ACC working on complex, protracted inquiries

| 15/10/2019 | 9 Comments
Cayman News Service

(CNS): The Anti-Corruption Commission (ACC) concluded 26 investigations between July 2018 and June 2019, according to its latest annual report. During that 12-month period it had 12 active cases and another four pending as the ACC officers waited on more information. The commission also conducted 115 interviews during this time of both suspects and witnesses, as it tacked a number of “complex, protracted and prolonged” corruption probes.

In his statement introducing the report, ACC Chairman Richard Coles said that the investigations it oversees “often translate to lengthy timeframes” that include taking professional and legal advice and the forensic examination of evidence.

A major point in the report is the public support for the commission and the reporting of corruption. Eight calls were received on the anti-corruption hotline during the period, while one referral came from the Financial Reporting Authority.

“The Commission recognises the value of the public’s commitment to assist in its anti-corruption efforts,” Coles said.

He made it clear that the ACC must retain confidentiality in order to protect investigations and individuals who may never be charged but must balance that against the need for transparency and public accountability.

“The Commission is committed to continuing to explore ways in which the public can be kept more informed about its work whilst ensuring confidentiality,” he added, noting the expanded statistical section.

The figures reveal that five new cases were opened, eight people were arrested, one was charged and six were convicted during the year. Ten search warrants were executed, 15 files were submitted to the Office of the Director of Public Prosecutions, with five pending at the end of the reporting period. These are just some of the statistics the ACC report now provides.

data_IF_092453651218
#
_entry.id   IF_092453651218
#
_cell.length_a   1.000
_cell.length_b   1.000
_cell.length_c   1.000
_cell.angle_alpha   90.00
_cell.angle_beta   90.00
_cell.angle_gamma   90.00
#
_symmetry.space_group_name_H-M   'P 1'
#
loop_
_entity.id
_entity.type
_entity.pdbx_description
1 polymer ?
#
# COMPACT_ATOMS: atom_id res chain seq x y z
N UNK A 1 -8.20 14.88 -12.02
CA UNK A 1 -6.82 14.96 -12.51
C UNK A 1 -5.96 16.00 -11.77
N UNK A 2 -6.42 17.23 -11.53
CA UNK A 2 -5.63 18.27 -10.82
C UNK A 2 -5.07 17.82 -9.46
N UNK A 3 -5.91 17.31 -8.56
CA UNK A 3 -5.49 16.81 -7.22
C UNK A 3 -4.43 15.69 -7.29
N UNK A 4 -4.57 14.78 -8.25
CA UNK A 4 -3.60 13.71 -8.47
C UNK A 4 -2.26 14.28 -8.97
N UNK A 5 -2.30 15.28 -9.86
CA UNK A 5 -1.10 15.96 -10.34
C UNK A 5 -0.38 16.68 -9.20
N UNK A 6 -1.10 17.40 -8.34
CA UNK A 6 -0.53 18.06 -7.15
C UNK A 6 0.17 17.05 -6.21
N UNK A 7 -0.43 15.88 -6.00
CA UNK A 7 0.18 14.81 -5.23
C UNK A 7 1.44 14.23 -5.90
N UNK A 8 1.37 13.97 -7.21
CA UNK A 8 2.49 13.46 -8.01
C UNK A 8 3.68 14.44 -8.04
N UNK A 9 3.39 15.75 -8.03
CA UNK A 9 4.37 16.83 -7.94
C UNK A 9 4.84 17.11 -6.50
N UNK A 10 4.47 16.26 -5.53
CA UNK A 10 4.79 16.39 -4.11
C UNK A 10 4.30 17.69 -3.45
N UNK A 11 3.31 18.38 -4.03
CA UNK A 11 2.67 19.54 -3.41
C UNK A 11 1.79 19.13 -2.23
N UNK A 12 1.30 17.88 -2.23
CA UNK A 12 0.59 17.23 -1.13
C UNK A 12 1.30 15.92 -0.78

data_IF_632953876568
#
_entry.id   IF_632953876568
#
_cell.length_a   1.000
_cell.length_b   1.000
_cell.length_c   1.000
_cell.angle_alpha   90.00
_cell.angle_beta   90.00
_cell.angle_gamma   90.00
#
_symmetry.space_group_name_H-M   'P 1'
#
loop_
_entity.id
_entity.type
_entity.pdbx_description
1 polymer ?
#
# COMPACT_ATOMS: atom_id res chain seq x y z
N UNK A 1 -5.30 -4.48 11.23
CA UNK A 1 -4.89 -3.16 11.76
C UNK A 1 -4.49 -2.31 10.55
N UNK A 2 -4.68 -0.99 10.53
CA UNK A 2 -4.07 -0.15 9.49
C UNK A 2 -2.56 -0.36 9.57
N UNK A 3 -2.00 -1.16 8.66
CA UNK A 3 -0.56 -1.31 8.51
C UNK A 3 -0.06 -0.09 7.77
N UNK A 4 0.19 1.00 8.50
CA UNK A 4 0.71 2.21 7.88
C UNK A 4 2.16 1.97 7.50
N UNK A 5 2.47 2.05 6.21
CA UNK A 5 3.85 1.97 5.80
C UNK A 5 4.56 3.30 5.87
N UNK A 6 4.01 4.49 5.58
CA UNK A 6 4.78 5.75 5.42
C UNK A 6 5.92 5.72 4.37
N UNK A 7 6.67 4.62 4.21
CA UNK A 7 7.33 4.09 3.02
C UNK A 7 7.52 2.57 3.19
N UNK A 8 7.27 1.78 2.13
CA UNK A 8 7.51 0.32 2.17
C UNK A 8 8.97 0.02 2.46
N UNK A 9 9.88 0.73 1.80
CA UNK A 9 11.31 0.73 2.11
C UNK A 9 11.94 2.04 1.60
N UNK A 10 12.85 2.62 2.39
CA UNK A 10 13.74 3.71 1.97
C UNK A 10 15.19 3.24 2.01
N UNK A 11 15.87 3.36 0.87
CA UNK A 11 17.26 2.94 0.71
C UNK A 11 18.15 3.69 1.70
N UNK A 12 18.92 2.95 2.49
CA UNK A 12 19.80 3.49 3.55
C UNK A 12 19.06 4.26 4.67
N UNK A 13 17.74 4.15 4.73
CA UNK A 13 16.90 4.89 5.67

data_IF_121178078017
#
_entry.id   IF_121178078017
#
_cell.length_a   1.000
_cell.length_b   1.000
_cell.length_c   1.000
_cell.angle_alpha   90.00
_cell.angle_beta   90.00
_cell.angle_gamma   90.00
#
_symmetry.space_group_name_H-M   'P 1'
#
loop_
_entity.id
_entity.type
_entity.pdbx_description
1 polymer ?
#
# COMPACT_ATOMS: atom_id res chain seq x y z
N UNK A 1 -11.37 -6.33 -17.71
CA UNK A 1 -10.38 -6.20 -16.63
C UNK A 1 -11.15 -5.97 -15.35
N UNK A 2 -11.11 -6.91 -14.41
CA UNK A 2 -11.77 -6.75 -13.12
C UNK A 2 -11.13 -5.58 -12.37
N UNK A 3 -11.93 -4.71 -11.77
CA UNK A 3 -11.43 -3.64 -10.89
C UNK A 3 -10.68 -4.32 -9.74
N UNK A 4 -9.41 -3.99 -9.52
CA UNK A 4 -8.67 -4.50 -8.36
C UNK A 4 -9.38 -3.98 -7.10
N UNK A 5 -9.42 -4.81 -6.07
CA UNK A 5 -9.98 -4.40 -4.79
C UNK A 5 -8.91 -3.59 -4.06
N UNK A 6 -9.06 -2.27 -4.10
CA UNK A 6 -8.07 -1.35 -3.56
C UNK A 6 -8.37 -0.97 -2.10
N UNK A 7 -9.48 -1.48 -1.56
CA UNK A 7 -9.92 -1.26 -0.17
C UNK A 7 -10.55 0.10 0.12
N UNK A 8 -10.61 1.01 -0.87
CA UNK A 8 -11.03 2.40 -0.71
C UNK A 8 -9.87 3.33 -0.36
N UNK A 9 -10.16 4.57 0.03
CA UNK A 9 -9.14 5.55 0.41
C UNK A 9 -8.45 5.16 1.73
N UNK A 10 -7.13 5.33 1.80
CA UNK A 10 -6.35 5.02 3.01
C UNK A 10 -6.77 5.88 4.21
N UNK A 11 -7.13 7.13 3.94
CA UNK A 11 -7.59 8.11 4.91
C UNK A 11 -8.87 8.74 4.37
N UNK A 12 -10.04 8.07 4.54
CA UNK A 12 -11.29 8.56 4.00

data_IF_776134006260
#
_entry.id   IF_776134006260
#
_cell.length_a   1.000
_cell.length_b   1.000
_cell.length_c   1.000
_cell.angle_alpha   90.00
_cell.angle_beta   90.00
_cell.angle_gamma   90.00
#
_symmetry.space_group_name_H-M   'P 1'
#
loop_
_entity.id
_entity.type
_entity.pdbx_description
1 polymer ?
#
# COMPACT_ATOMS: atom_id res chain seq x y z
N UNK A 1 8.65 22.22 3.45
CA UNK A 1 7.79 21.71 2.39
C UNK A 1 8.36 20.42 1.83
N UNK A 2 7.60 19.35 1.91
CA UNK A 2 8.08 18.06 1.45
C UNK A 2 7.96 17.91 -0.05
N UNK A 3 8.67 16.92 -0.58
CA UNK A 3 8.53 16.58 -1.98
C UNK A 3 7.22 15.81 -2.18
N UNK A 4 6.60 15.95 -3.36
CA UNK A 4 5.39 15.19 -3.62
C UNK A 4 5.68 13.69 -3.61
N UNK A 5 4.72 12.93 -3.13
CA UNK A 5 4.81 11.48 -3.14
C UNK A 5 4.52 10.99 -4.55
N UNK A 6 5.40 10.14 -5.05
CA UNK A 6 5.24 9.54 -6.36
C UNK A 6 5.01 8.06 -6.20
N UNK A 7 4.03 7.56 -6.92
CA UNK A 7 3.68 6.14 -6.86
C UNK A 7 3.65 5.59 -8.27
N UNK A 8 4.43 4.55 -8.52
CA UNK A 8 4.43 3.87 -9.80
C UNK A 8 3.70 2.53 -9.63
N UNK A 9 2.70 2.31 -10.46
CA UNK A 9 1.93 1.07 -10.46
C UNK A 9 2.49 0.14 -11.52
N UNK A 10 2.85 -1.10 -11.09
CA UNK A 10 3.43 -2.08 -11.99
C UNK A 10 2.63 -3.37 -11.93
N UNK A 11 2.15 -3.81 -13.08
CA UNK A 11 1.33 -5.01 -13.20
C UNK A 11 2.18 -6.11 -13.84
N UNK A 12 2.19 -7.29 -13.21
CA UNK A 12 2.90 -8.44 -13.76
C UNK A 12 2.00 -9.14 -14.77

The report can be found on the ACC website.

The public can contact the commission via email: info@anticorruptioncommission.ky; deborah.bodden@gov.ky or call 244-3685 or the hotline at 328-4388.


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Category: Local News

Comments (9)

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  1. Anonymous says:

    The department is incredibly slow, not properly supported by the prosecution’s department and most cases keep people on bail for years. It’s terrible that it’s so understaffed and seemingly nothing is being done.

  2. Anon says:

    Here’s one to deal with !!! Leaking personal victim statements from the RCIP to Cayman Marl Road = Zero Action

  3. Anonymous says:

    The aim is to not complete the investigations until everyone involved has died of old age.

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  4. Capt. Jack says:

    Just another day in the Cayruption Islands

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  5. Anonymous says:

    What happened to ACC investigation after the auditor general raised concerns again about Julianna O’Connor-Connolly use of public money on Cayman Brac. It has been 4 years already.
    https://caymannewsservice.com/2015/07/speaker-may-face-acc-probe/

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    • Anonymous says:

      And what happened in relation to certain Cabinet status grants for persons that had been in Cayman for less than 5 years, for example? Its been 15 years already!

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      • Anonymous says:

        Corruption is mainstream, and many do not even notice. Even fewer try to do anything. It is disgusting. How are we expected to have any faith and confidence in our robust enforcers when things are so overt that they are headlines in papers, and nothing is done, and no one held accountable? It is destroying our society.

        10
      • Anonymous says:

        Oh look. From the voting it seems someone is worried about an investigation. Do not worry. Our law enforcers are a joke.

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